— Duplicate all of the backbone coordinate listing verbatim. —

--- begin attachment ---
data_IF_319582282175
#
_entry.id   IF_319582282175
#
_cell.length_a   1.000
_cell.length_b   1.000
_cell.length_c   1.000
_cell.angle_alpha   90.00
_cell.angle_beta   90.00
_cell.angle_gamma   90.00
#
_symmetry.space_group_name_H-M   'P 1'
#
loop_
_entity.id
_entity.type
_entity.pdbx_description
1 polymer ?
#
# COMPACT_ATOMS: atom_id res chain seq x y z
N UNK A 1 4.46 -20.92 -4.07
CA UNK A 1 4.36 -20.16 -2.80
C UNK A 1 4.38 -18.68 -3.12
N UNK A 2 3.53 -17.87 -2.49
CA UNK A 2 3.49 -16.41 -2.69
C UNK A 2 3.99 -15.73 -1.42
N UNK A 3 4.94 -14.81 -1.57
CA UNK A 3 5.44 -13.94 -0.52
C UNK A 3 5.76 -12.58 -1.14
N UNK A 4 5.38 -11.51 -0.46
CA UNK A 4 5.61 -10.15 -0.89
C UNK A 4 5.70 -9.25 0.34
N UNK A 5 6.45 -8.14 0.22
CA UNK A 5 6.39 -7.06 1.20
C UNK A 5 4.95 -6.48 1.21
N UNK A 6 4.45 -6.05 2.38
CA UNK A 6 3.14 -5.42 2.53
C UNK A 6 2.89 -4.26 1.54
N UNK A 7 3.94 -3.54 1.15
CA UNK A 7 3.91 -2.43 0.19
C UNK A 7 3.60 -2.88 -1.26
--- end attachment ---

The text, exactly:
data_IF_319582282175
#
_entry.id   IF_319582282175
#
_cell.length_a   1.000
_cell.length_b   1.000
_cell.length_c   1.000
_cell.angle_alpha   90.00
_cell.angle_beta   90.00
_cell.angle_gamma   90.00
#
_symmetry.space_group_name_H-M   'P 1'
#
loop_
_entity.id
_entity.type
_entity.pdbx_description
1 polymer ?
#
# COMPACT_ATOMS: atom_id res chain seq x y z
N UNK A 1 4.46 -20.92 -4.07
CA UNK A 1 4.36 -20.16 -2.80
C UNK A 1 4.38 -18.68 -3.12
N UNK A 2 3.53 -17.87 -2.49
CA UNK A 2 3.49 -16.41 -2.69
C UNK A 2 3.99 -15.73 -1.42
N UNK A 3 4.94 -14.81 -1.57
CA UNK A 3 5.44 -13.94 -0.52
C UNK A 3 5.76 -12.58 -1.14
N UNK A 4 5.38 -11.51 -0.46
CA UNK A 4 5.61 -10.15 -0.89
C UNK A 4 5.70 -9.25 0.34
N UNK A 5 6.45 -8.14 0.22
CA UNK A 5 6.39 -7.06 1.20
C UNK A 5 4.95 -6.48 1.21
N UNK A 6 4.45 -6.05 2.38
CA UNK A 6 3.14 -5.42 2.53
C UNK A 6 2.89 -4.26 1.54
N UNK A 7 3.94 -3.54 1.15
CA UNK A 7 3.91 -2.43 0.19
C UNK A 7 3.60 -2.88 -1.26